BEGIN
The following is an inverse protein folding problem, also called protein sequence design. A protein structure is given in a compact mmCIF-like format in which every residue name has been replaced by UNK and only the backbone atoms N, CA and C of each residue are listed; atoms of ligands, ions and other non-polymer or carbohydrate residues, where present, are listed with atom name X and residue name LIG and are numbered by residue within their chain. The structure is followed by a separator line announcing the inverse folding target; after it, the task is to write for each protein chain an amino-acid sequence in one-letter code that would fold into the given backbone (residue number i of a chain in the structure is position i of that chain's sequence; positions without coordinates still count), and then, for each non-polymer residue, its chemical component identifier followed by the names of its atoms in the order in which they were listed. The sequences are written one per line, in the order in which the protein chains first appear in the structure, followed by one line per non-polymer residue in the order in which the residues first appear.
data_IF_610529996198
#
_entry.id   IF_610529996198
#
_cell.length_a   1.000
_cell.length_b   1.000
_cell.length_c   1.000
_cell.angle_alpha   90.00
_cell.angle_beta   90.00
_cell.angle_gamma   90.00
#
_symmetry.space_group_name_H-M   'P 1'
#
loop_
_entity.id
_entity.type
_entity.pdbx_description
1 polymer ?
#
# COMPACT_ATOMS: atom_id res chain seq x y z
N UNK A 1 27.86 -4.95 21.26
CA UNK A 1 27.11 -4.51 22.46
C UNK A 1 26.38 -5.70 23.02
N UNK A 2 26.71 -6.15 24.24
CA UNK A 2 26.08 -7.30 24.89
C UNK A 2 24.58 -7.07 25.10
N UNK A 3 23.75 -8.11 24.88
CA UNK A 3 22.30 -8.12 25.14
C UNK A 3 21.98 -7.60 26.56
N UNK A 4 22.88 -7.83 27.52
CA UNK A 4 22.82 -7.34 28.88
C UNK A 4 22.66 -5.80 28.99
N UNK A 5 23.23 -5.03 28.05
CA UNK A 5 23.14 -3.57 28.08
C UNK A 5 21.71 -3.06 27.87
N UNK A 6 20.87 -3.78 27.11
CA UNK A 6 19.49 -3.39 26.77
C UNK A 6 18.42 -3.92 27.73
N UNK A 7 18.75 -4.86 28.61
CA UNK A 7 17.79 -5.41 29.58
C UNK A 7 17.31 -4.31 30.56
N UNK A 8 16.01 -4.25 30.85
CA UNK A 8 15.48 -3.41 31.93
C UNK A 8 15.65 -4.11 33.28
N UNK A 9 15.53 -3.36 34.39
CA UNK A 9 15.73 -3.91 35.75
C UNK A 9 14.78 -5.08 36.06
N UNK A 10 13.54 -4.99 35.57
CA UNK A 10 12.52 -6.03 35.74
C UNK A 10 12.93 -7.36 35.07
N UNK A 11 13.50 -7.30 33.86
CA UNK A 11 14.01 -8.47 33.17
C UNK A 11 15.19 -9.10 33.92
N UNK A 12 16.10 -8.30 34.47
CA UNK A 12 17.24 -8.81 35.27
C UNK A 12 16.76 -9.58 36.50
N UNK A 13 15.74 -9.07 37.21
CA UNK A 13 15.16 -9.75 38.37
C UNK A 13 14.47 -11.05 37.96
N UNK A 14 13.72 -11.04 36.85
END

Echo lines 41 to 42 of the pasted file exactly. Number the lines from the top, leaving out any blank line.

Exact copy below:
CA UNK A 7 17.79 -5.41 29.58
C UNK A 7 17.31 -4.31 30.56